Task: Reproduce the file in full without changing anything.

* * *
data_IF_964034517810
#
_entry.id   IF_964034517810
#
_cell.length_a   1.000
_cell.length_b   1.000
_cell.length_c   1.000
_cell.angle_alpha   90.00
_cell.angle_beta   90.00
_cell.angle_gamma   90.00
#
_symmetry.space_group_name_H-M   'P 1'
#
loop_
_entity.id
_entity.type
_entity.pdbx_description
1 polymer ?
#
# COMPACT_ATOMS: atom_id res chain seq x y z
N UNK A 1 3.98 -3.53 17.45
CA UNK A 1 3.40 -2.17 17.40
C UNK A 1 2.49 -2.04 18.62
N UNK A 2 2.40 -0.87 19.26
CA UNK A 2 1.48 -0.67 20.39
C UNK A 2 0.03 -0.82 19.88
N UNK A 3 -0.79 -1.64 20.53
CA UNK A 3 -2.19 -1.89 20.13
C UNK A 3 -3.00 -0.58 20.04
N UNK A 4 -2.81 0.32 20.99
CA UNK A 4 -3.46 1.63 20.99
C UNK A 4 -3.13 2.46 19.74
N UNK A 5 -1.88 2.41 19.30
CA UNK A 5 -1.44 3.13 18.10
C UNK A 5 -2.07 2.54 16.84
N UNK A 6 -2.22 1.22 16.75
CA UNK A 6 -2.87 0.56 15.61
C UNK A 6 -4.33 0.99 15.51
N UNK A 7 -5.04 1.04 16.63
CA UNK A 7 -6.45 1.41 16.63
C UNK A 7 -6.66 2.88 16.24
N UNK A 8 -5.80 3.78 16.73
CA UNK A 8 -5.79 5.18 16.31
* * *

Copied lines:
data_IF_964034517810
#
_entry.id   IF_964034517810
#
_cell.length_a   1.000
_cell.length_b   1.000
_cell.length_c   1.000
_cell.angle_alpha   90.00
_cell.angle_beta   90.00
_cell.angle_gamma   90.00
#
_symmetry.space_group_name_H-M   'P 1'
#
loop_
_entity.id
_entity.type
_entity.pdbx_description
1 polymer ?
#
# COMPACT_ATOMS: atom_id res chain seq x y z
N UNK A 1 3.98 -3.53 17.45
CA UNK A 1 3.40 -2.17 17.40
C UNK A 1 2.49 -2.04 18.62
N UNK A 2 2.40 -0.87 19.26
CA UNK A 2 1.48 -0.67 20.39
C UNK A 2 0.03 -0.82 19.88
N UNK A 3 -0.79 -1.64 20.53
CA UNK A 3 -2.19 -1.89 20.13
C UNK A 3 -3.00 -0.58 20.04
N UNK A 4 -2.81 0.32 20.99
CA UNK A 4 -3.46 1.63 20.99
C UNK A 4 -3.13 2.46 19.74
N UNK A 5 -1.88 2.41 19.30
CA UNK A 5 -1.44 3.13 18.10
C UNK A 5 -2.07 2.54 16.84
N UNK A 6 -2.22 1.22 16.75
CA UNK A 6 -2.87 0.56 15.61
C UNK A 6 -4.33 0.99 15.51
N UNK A 7 -5.04 1.04 16.63
CA UNK A 7 -6.45 1.41 16.63
C UNK A 7 -6.66 2.88 16.24
N UNK A 8 -5.80 3.78 16.73
CA UNK A 8 -5.79 5.18 16.31